GAAP Accounting Gives Rise to Litigation Finance
Most firms do their best to avoid court and lawyers whenever possible. This is not an unreasonable attitude; after all lawyers and expert legal help are very expensive. This is even more true for major corporations, most of which spend a sizable amount every year on their legal department. This is the reality of the world we live in today; commercial disputes are part of the business environment and there is no way to avoid it, and litigation finance accounting plays an important role in that environment.
As such, organizations which perform best through adversity are those in which the financial executives and the Chief Financial Officer have learned to minimize the impact of litigation on an organization’s finances.
The first difficulty with litigation from an organization’s perspective is that its outcome is highly unpredictable. Additionally, it is also expensive, time consuming, requires internal and external resources, and demands substantial attention from a company’s management team. Finally, from the perspective of the financial department, litigation is almost a no-win scenario due to the accounting treatment required.
The unpredictable nature of litigation is such that it is very possible for a company to expend substantial time, resources, and effort from the company’s employees and still have an unexpected and very negative outcome. This situation is not unique as companies can see the same outcome when attempting to develop other physical or intellectual property. However, it is the accounting treatment which litigation receives that makes it so burdensome for companies.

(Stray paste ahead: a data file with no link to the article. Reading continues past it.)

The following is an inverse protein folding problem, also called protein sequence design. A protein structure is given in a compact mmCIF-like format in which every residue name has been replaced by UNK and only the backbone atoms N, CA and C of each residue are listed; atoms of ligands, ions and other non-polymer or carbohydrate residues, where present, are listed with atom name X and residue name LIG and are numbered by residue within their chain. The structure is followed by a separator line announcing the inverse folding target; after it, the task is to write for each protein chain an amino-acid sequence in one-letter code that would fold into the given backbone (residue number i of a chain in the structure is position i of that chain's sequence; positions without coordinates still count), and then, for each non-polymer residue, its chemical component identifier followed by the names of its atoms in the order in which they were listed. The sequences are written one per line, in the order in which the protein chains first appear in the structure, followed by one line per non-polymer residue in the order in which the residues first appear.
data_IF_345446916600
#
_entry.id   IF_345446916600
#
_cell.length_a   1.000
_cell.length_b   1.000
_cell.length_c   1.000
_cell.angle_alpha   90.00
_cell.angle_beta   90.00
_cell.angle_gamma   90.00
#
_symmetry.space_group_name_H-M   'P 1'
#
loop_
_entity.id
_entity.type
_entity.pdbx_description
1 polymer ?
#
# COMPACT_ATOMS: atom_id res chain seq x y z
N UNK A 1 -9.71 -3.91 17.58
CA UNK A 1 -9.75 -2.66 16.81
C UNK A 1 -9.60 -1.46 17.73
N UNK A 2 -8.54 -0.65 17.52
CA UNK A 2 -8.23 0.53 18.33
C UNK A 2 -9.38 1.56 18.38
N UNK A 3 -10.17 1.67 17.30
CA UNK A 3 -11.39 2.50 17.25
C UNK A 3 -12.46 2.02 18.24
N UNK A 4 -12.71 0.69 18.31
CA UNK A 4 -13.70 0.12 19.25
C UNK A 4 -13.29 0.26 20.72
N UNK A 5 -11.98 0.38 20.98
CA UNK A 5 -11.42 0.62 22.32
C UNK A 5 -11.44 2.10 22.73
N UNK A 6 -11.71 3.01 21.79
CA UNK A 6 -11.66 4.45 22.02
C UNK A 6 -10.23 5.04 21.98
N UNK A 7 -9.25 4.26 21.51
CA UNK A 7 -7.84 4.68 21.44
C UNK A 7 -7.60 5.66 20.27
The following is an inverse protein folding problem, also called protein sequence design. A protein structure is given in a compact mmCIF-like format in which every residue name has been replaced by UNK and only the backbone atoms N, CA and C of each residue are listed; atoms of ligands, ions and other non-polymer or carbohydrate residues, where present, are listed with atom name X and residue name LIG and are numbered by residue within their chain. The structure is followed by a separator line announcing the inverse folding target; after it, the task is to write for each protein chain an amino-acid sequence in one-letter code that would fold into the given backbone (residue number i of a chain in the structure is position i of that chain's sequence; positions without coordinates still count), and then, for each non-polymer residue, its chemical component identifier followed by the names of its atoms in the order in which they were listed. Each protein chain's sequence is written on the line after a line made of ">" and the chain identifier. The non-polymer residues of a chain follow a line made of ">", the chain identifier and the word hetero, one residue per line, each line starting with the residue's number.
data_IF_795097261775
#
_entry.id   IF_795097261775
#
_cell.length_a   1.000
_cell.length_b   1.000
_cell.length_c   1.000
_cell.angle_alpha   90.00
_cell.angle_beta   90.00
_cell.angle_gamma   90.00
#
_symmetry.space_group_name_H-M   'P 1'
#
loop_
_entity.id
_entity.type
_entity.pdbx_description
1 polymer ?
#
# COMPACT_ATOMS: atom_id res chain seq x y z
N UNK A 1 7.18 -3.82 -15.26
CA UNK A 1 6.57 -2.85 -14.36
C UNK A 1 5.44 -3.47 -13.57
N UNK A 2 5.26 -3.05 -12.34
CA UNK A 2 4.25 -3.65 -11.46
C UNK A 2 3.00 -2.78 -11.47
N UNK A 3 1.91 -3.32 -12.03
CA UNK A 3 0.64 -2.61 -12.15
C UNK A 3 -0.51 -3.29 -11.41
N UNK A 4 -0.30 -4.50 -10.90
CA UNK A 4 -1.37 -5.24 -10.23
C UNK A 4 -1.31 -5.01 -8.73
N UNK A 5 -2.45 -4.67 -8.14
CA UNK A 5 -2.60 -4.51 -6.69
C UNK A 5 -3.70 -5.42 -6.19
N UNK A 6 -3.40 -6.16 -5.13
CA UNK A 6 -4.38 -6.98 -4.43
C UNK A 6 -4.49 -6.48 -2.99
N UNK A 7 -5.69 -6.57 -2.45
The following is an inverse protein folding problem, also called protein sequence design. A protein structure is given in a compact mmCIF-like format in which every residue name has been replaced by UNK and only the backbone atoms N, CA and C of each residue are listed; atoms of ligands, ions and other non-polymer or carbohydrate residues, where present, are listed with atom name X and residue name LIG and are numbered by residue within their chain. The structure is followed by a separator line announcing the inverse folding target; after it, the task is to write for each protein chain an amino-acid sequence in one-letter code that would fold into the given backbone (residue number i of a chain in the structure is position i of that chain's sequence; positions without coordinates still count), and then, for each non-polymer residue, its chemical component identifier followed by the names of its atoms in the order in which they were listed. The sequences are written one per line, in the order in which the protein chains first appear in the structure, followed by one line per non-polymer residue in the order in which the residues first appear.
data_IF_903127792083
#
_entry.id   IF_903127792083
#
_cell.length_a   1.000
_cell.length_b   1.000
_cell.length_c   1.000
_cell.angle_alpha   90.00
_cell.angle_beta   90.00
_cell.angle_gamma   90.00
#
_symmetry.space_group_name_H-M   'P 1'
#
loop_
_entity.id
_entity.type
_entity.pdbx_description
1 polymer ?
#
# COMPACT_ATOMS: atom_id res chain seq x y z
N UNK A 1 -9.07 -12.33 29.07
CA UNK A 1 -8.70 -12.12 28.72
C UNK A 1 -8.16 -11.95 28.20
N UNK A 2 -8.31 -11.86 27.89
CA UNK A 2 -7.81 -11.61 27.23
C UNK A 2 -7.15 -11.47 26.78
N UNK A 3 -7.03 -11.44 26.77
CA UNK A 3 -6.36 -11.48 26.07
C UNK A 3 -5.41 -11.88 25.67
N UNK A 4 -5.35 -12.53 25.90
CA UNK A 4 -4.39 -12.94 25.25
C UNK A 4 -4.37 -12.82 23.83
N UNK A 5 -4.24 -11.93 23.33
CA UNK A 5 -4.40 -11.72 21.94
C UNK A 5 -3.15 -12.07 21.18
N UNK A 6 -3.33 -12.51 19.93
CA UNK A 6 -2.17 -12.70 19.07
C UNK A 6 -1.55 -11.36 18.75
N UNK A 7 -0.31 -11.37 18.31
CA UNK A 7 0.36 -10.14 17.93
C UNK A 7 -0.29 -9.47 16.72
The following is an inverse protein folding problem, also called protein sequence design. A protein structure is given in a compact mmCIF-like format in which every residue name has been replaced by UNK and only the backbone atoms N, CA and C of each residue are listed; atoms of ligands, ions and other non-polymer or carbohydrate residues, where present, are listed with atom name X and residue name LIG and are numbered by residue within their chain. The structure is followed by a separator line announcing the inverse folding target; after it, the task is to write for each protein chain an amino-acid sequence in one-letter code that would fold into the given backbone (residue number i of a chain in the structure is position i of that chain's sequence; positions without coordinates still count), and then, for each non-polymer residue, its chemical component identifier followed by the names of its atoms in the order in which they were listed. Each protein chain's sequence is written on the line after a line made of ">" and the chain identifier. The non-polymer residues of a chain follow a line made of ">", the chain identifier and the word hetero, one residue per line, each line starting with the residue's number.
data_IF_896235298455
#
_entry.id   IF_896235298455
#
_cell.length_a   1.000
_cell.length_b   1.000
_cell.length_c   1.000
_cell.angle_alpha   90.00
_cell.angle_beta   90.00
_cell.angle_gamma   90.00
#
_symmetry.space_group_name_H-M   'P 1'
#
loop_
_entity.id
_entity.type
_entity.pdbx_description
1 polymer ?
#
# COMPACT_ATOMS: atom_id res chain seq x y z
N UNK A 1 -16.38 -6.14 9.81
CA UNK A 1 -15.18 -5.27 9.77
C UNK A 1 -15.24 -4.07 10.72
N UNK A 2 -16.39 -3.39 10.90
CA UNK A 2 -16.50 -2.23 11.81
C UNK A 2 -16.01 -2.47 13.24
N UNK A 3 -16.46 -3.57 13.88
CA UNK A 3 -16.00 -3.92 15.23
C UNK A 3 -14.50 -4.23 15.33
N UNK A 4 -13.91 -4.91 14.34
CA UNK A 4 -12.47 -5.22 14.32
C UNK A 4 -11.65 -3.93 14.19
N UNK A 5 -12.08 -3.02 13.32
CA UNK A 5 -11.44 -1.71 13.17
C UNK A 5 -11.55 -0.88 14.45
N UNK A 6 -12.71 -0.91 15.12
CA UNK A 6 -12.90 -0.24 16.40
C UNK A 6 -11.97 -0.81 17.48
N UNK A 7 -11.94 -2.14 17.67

A pending litigation claim with damages that a company has to spend resources to develop, could be considered an asset. However, unlike assets based on normal financial claims wherein the expenses required to develop them are capitalized and added to the value of the asset, legal expenses are taken direct from a company’s bottom line. This direct impact upon a company’s bottom line has the effect of immediately impacting a company’s perceived profitability. This problem is exacerbated by the fact that gains made from litigation are reported as non-operating income, and so are below the profit and loss line
This unfavorable accounting treatment leaves companies in a very difficult position when considering proposed legal claims. Even when a company has a valid legal claim against a party, pursuing that claim will lead to an immediate and ongoing decrease in the company’s net income. After an indeterminate amount of time, if the company is successful in pursuing litigation, and receives a judgment against the other party, they still have to collect that judgment. Then only if they are successful in that, do they see in increase in their non-operating income.
This leads to many companies foregoing the opportunity for litigation which might lead to recoveries and settling litigation wherein the company may bear little actual liability. Litigation finance can potentially solve these difficulties. Litigation financing allows companies to move the expenses of litigation off the balance sheet entirely while still pursuing legal action against parties who have caused the company injury. Further, since commercial litigation is generally provided on a non-recourse basis there is no risk that a loss in court will negatively impact the company.
It is seeking these types of opportunities which requires alternative thinking and take advantage of situation wherein costs are already expended and the only possible outcome is positive that separates average financial executive from the exceptional one.